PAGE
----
US authorities sentence pen tester to five years in prison

Third member of FIN7 cybercrime gang jailed over card skimming scheme

A third member of the FIN7 cybercrime gang has been sentenced for his role in a scheme that targeted hundreds of companies with payment data stealing malware.

Denys Iarmak, 32, who served as a “pen tester” for the group, was sentenced to five years in prison for his crimes, the US Department of Justice (DoJ) announced in a press release yesterday (April 7).

Iarmak was arrested in Bangkok in 2019 at the request of US law enforcement. He is the third member to have been sentenced after Fedir Hladyr and Andrii Kolpakov were imprisoned in 2021 for 10 years and seven years, respectively.

BACKGROUND Ukrainian man sentenced to prison for his part in billion-dollar FIN7 cybercrime campaign

In a near decade-long, financially motivated hacking campaign, FIN7 is said to have breached the computer networks of businesses in all 50 US states and the District of Columbia, stealing more than 20 million customer card records from over 6,500 individual point-of-sale terminals at more than 3,600 separate business locations.

According to court documents, victims incurred enormous costs exceeding $1 billion. Retailers that have publicly disclosed hacks attributable to FIN7 include the restaurant chains Chipotle Mexican Grill, Chili’s, Arby’s, Red Robin, and Jason’s Deli.

Additional intrusions occurred abroad, including in the UK, Australia, and France, said the DoJ.

Retail targets

FIN7, also referred to as ‘Carbanak Group’ and the ‘Navigator Group’, has been active since 2013, deploying sophisticated malware to hundreds of organizations, predominantly in the restaurant, gambling, and hospitality industries.

The DoJ said that the group notably hacked into thousands of computer systems and stole millions of customer credit and debit card numbers that were then used or sold for profit.

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Its main method of compromise was via phishing attacks, tricking employees into downloading a malicious file containing an adapted version of the Carbanak malware, which would steal customer payment card data.

“Since 2015, many of the stolen payment card numbers have been offered for sale through online underground marketplaces,” explained the DoJ.

Active threat group

A team of threat analysts at Mandiant who have been tracking the cybercrime cell noted earlier this month that while prosecutions for members have continues, the threat group shows no signs of disbanding.

In January 2022, the analysts said eight previously suspected uncategorized (UNC) hacking groups were merged into FIN7.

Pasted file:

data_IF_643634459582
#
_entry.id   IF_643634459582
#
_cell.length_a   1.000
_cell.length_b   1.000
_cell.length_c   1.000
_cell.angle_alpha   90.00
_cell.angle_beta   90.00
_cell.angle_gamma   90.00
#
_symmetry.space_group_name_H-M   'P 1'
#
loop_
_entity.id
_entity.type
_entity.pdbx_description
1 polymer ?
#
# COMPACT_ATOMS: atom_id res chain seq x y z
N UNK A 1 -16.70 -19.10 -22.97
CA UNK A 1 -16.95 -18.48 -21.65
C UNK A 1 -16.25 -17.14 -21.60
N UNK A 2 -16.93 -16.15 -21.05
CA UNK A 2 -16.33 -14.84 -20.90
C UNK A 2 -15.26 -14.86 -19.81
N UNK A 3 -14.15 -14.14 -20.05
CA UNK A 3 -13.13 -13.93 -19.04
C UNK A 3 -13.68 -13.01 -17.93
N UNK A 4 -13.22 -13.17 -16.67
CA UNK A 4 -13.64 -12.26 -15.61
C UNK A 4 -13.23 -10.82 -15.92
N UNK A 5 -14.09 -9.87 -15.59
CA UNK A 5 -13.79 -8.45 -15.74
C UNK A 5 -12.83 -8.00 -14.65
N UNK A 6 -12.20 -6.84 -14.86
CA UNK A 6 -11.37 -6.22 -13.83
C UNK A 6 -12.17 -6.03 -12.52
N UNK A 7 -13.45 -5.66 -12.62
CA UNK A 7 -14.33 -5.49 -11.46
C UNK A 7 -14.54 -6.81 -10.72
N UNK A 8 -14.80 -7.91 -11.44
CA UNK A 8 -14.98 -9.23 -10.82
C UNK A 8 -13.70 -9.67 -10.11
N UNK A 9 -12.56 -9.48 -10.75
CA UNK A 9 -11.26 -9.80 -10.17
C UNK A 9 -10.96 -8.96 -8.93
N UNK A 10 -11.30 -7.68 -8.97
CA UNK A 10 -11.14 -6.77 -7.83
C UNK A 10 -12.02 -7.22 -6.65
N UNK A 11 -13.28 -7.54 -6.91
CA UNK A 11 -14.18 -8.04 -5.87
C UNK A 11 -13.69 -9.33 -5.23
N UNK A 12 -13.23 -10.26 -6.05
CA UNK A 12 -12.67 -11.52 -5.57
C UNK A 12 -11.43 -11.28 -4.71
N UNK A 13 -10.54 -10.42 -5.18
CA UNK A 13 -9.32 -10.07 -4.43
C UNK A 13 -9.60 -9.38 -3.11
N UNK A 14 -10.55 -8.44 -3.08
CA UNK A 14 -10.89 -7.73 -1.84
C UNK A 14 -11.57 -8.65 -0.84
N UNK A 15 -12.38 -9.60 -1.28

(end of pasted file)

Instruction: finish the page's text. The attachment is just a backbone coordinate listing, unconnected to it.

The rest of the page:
“To date, we suspect 17 additional UNCs of being affiliated with FIN7 with varying levels of confidence; however, those groups have not been formally merged into FIN7,” Mandiant said.

The threat intel group’s latest FIN7 report also highlights notable shifts in the group’s activity over time, including the use of novel malware, incorporation of new initial access vectors, and shift in monetization strategies.

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Bryce Abdo, senior analyst at Mandiant, told The Daily Swig: “In years leading up to 2019, FIN7’s goal was the clear-cut targeting and stealing of organizations’ payment card data. Since then, our holdings show that FIN7 has shifted away from targeting that data.

“In multiple cases leading up to late 2021, FIN7 actors had access to victim networks without deploying any credit card theft malware, or targeting servers holding that data.

“FIN7s path forward is likely a combination of relationships with ransomware operators and affiliates, in conjunction with extortion using stolen data as leverage. This assessment is based on FIN7 relationships in the past with MAZE, DARKSIDE, ALPHV, where the dual threat of data theft preceding ransomware deployment is common.”

Hidden tracks

Jamie Collier, senior threat intelligence advisor at Mandiant, told The Daily Swig that tracking the cell has become harder and harder due to the variety of groups now working together and collaborating as affiliates.

Collier said: “This can muddle attribution and make it unclear where one group ends and another starts and is a key challenge facing law enforcement.

“There is a big difference between building high confidence in tracking and attributing threat actors for the purposes of network defense, compared to the further level of attribution then required to confirm the identity of individuals involved.

“This typically requires much more far-reaching capabilities which is why these sorts of things are often done by government law enforcement.”

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